Built Environment and Social Practice

The Tiny House movement in the U.S. advocates radically downsizing one’s living space. Dee Williams, owner of Portland Alternative Dwellings, lives in an 84 square-foot bungalow. Her smaller home has led to different practices. Without a monthly mortgage payment, she is able to offer other people her money and, more importantly, her time because, with fewer financial obligations, she doesn’t have to work as much. Her built environment has freed her to do more fulfilling things with her life. After watching this video,

it struck me that her relationship with space and attitude toward life are similar to those of Spanish squatters known as okupas. One reason given for squatting is to be freed from the weight of housing costs to be able to dedicate more time to other, more socially rewarding endeavors (See minute 7:45 of Un metro cuadrado – in Spanish).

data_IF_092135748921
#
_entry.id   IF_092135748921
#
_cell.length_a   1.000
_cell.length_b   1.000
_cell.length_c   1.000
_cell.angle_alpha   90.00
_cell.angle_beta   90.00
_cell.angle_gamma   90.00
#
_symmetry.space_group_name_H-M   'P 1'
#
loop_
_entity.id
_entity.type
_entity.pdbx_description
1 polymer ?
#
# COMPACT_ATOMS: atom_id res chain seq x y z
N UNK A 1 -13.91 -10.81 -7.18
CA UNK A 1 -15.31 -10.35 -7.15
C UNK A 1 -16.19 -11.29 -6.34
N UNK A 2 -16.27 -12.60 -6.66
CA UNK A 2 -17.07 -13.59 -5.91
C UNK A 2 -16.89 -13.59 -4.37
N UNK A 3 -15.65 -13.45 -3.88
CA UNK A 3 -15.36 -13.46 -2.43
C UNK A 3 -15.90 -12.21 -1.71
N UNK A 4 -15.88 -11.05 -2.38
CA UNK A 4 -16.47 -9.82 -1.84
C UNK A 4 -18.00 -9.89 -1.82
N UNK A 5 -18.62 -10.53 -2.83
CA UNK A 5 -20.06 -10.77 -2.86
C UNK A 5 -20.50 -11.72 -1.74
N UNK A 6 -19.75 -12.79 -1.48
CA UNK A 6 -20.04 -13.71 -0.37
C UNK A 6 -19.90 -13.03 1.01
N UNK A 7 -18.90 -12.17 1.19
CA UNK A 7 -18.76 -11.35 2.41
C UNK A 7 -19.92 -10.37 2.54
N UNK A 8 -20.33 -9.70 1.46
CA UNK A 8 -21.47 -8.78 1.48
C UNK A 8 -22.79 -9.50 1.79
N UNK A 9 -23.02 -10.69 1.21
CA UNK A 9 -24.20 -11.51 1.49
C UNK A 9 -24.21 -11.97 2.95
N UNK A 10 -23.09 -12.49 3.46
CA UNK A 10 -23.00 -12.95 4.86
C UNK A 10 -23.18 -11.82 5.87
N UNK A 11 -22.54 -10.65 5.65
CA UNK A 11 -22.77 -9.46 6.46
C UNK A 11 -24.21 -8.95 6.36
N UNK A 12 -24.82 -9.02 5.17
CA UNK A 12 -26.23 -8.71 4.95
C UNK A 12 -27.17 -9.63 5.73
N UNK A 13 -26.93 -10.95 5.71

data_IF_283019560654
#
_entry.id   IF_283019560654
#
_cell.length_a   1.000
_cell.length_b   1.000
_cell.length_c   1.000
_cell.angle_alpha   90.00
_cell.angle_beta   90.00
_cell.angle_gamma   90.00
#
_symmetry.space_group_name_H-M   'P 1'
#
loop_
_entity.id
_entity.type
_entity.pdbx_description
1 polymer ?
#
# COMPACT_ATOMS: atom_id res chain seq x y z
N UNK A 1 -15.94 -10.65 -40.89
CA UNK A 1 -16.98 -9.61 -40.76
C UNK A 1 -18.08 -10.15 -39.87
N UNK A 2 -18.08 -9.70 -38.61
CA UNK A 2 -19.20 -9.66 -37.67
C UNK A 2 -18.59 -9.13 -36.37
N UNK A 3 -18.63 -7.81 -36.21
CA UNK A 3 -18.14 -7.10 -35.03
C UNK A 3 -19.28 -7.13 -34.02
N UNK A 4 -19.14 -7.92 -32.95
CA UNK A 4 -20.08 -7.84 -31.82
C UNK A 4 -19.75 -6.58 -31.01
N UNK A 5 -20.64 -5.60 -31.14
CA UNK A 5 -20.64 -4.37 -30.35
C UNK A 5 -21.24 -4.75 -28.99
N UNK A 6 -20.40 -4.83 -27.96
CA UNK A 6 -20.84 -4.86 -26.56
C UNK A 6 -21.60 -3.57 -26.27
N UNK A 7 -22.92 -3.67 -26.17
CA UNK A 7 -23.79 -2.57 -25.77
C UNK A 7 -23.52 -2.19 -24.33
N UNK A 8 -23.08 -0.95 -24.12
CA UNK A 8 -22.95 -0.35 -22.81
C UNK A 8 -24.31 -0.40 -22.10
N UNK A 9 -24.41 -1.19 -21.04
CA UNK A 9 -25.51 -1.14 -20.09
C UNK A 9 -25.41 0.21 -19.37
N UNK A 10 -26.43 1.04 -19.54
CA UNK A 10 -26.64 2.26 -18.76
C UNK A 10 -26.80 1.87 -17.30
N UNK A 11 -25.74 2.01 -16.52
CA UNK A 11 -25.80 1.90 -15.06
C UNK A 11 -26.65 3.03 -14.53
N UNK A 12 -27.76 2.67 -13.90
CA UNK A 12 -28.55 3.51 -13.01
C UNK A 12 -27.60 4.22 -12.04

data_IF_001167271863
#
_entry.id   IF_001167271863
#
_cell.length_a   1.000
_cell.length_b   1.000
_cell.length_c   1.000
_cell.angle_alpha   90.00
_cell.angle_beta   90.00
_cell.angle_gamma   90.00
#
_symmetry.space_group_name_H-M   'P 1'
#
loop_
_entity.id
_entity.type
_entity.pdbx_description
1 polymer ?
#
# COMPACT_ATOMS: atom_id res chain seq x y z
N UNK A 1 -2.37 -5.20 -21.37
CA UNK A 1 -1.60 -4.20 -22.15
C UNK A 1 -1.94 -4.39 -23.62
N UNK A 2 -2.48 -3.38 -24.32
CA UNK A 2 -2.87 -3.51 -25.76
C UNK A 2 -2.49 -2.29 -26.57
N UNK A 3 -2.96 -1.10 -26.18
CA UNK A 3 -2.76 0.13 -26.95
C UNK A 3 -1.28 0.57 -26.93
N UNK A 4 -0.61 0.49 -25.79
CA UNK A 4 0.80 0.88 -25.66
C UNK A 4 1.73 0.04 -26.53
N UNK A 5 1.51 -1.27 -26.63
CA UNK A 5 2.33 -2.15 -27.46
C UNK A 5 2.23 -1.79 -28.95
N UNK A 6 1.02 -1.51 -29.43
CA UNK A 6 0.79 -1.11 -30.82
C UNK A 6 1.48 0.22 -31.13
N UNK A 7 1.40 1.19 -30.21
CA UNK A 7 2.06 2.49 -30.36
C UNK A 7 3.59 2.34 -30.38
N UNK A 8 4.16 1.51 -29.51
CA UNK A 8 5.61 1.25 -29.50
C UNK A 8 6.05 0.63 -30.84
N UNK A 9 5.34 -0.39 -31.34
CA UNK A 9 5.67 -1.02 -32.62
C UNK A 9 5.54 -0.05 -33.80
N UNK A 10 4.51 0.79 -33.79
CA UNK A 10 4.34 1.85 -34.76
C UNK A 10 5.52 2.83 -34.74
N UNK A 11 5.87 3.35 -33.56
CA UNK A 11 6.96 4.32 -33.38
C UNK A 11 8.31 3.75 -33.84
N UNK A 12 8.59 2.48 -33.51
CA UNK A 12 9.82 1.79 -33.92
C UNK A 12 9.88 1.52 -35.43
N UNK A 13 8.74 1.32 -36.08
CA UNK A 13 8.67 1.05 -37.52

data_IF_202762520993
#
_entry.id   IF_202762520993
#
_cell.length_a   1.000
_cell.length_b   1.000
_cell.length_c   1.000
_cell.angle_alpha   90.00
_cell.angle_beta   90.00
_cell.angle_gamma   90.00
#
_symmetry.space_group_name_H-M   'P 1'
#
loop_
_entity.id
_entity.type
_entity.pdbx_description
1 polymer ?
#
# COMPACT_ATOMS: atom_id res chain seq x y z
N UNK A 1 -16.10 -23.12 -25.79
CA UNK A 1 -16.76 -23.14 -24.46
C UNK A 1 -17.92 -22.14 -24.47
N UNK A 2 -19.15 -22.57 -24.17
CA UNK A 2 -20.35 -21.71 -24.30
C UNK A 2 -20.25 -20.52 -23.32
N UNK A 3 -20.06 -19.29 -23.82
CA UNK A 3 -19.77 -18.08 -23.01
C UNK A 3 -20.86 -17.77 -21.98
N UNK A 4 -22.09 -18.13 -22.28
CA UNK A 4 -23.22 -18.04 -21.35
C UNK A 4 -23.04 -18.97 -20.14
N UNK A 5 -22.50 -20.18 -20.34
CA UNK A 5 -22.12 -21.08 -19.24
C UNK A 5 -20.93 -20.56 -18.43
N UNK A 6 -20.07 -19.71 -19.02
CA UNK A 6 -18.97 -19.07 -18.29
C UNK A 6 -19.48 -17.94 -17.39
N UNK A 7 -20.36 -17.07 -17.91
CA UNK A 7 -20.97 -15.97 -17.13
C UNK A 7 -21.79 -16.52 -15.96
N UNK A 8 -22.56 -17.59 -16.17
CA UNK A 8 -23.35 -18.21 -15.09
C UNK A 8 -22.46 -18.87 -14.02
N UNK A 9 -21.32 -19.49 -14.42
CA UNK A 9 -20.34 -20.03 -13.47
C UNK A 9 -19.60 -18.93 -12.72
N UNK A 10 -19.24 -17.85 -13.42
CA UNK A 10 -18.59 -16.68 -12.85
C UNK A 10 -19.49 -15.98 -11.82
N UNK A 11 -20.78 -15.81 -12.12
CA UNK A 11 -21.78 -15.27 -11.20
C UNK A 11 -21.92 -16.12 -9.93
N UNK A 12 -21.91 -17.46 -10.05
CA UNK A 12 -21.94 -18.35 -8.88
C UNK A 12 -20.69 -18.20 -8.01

For both Williams and okupas, social transformation is linked to the built environment.

This entry was posted in Activism, Architecture and tagged by Stephen Vilaseca. Bookmark the permalink.

About Stephen Vilaseca

I am Stephen Vilaseca, Assistant Professor of Spanish of the Department of Foreign Languages and Literatures at Northern Illinois University. I have published articles on the relationship between public and private space, urban growth and cultural resistance in several academic journals. Currently, I am working on a book-length project on the relationship between okupas, social policies and the precarious urban experience in Barcelona of the twenty-first century.

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